The what? Oh my, I hadn't thought of that. You mean, something comes after 'why'? I guess that makes sense. There pretty much has to be a 'what' if you settle the question of 'why' I suppose. Since you put it that way it makes total sense. Let me see...what?

WHAT?

I think defining what I want from my writing is difficult for me. It isn't fame and fortune, although you'd know I was lying if I didn't admit that'd tickle me. I'd love to be able to call myself a WRITER. In my little podunk town it'd be super cool and probably disconcerting for my fellow villagers if I could respond to that unavoidable question: "and what do YOU do?" with

"Oh, I'm a writer."

Yeah, that'd be fun.

But beyond that, what do I want from my writing?

Like Ink, I think a part of me would like to CREATE something lasting. It's what artists do, right? We strive in our pitiful ways to pull something from the void, wrestle and mold it and fashion it into something that has meaning. Yes, I think that is an important part of it.

Also, like Wanu, I seek to connect with readers. I truly enjoy getting feedback that someone liked my story. There are very few books/stories that I've read in my life that truly held me rapt-touched me and made a lasting impression on me. I want to write those kinds of stories.

But, I think when I boil away all the ancillary things, one aspect of writing remains for me. Writing is a kind of emotional catharsis. It allows me to exercise my demons.

My very first story was a perfect example of this phenomenon. I was going through a time of concern for my young daughters. They were just beginning school and like all parents, I worried for their safety and such. I'm not good showing emotions so I tend to internalize. When I sat down to write my first story, this 10K word torrent of weirdness gushed from me, practically in one sitting and it went something like this:

A young girl with total memory loss finds herself abducted by cruel aliens that force their abductees to fight to the death gladitorial style in a surreal arena. She is young, scared and helpless and pitted against a nightmare monster out of my worst dreams. At the pivotal point, as the alien monster is about to finish her off, she transforms into a huge, vicious werewolf and essentially kicks alien butt.

After writing this jewel of oddness, I realized it was a subconscious manifestation of my fear for my daughters. Regardless, it felt good to write it.

Most of my stories since have had the same flavor. The ones I struggle finishing, once I go back and analyze, I realize they are hollow in some way, lacking that essential spark of emotion that I can connect with. That's why I've struggled so with Vortex. It's about loss of faith and I don't have faith issues.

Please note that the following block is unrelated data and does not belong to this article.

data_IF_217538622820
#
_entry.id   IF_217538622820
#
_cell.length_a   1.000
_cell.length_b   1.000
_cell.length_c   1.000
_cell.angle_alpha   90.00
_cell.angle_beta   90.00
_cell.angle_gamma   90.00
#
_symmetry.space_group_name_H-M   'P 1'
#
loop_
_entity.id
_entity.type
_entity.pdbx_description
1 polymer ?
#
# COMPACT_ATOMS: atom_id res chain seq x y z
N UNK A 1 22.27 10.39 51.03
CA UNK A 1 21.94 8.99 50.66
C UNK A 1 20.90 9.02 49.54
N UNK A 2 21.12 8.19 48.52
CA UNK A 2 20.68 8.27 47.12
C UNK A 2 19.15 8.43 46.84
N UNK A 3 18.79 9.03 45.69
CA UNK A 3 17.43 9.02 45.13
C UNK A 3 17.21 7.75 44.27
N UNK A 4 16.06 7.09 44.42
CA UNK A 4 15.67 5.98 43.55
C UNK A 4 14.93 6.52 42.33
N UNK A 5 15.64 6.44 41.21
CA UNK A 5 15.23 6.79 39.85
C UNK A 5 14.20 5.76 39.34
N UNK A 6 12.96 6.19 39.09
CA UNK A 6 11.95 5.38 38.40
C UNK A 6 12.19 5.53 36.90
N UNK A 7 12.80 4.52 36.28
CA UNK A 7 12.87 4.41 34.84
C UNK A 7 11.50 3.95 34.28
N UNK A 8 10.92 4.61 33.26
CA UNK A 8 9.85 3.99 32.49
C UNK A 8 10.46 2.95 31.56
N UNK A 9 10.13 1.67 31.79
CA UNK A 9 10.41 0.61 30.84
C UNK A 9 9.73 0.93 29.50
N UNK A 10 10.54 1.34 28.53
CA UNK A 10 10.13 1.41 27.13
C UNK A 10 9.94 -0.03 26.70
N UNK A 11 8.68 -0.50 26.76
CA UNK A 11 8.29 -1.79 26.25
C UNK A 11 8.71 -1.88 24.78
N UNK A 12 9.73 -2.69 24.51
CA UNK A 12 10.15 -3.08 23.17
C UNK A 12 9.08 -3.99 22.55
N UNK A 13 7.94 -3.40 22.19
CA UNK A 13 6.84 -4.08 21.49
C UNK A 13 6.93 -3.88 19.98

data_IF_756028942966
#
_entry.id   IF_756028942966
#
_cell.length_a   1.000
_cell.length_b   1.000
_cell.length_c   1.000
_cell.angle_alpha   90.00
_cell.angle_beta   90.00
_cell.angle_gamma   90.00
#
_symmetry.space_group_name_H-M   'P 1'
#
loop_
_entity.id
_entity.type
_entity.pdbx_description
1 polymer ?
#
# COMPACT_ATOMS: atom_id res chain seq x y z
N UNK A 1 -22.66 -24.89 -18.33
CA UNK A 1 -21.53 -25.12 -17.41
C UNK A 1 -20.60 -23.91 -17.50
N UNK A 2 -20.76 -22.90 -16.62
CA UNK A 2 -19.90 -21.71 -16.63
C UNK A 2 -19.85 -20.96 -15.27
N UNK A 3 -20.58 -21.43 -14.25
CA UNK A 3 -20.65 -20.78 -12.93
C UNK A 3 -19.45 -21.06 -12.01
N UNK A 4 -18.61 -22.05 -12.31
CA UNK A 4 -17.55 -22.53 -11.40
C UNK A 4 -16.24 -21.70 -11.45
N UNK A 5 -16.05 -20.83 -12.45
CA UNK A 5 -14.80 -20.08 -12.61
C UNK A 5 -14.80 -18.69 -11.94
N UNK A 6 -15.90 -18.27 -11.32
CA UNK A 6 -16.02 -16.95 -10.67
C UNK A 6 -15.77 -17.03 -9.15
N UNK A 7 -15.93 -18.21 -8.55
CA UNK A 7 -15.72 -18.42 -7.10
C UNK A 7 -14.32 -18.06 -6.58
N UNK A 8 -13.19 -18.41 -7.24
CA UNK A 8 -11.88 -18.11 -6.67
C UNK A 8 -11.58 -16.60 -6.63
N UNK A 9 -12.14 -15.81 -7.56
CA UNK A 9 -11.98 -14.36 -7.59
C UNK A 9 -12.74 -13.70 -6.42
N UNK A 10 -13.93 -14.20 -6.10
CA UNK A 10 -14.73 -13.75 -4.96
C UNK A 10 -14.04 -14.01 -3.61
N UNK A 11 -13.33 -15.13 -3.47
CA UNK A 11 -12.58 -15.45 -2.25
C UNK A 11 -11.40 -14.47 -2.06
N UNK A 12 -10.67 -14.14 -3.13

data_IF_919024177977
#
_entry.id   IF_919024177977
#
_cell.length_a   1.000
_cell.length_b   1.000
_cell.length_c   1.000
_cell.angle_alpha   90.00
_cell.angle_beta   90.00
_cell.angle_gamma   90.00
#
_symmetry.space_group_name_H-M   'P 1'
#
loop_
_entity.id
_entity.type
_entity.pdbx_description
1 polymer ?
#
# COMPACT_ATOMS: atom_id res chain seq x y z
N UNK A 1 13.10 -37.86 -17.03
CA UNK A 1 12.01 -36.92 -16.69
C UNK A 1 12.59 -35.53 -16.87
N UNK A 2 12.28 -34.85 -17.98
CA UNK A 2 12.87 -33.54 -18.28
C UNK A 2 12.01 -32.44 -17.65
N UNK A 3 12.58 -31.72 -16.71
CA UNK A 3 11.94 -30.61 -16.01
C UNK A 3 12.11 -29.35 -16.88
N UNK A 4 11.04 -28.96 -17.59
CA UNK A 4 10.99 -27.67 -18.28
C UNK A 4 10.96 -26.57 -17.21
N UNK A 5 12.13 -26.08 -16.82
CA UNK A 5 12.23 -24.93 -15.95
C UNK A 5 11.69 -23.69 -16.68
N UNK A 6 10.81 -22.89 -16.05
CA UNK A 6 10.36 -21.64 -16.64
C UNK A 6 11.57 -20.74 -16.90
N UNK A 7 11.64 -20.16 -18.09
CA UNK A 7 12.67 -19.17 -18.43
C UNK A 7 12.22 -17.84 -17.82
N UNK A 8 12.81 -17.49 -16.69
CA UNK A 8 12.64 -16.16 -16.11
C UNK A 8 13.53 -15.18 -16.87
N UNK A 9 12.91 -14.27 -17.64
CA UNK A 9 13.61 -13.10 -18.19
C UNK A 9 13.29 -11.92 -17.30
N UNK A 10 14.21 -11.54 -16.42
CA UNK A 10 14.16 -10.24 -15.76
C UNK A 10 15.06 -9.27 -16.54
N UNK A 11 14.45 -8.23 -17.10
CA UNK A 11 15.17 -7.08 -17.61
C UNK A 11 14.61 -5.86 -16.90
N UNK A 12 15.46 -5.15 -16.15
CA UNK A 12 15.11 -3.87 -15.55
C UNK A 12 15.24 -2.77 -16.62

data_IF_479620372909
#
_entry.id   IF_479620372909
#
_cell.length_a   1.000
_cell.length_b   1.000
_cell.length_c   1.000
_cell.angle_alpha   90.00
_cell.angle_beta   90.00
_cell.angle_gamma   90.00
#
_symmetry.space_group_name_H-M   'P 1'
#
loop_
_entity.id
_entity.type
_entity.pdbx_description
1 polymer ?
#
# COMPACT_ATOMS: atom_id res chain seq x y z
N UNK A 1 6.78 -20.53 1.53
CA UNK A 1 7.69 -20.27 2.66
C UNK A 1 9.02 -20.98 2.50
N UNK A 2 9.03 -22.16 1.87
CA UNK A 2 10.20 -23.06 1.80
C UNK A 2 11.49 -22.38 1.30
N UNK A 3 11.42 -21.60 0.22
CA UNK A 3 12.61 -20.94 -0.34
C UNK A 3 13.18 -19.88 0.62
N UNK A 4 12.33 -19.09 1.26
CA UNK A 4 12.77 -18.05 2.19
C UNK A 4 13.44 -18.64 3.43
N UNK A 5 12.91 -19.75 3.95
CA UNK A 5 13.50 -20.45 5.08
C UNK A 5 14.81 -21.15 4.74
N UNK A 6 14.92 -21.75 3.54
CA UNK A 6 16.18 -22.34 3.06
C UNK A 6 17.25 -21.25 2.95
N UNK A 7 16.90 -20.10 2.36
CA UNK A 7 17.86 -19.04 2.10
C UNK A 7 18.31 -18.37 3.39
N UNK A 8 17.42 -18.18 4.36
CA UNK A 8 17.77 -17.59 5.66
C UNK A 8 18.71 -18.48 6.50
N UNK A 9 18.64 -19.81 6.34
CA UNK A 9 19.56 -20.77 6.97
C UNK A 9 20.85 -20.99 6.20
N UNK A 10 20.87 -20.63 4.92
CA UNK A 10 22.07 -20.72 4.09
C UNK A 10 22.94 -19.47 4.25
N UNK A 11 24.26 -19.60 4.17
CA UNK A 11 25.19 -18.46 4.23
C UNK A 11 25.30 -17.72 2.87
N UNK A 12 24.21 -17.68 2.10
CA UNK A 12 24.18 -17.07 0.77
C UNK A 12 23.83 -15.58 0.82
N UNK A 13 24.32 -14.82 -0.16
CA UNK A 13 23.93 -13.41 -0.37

So, I don't know if any of that makes sense, but I think that's the 'what' of my writing. I need psychological cleansing and writing is a lot cheaper than a shrink. I read a quote recently that said something like, "The only difference between me and a madman is that I'm not mad." Yeah, right.

Speaking of quotes, I'll leave you with a couple that have little or nothing to do with this discussion. But I think they're cool. Both are Stephen King.

"I try to create sympathy for my characters, then I turn the monsters loose."

"I have the heart of a boy. It's in a jar on my desk."

Wanu said...

lol! Book, exercise your demons. I had a friend, way back, who made a website called 'Devil Spoons'. I didn't understand the title and asked him why, and he said 'We need the spoons, to feed our demons!'

Perhaps by feeding and exercising them, you could really bring your demons along? They could be like huge-o-demons, like Pinhead and the Cennobytes!

Well, I didn't rejoin the discussion just to be silly, I quite liked the fact we all had different answers:

to perfect, to be adored, and to expunge.

I think it's also pretty cool that the answers are all very personal. Everyone mentioned cash, and huge financial success should be the reward of a damned good writer, so okay, that's within our awareness, but not the real 'what' of what we want. I think that's pretty cool.

Ink said...

I tend to think that the real writers always have some sort of deeper connection to their writing, something beyond the success and ego stuff. I think most real writers have some strong primary reason (or a few of them) for doing it. It's something that's less a want, and more a need. There's something that draws them in, or compels them to write. There's something inside and it wants to get out, and writing stories is the outlet.

There's something inside and it wants to get out... Why do I think I just gave book an image from the Aliens movies?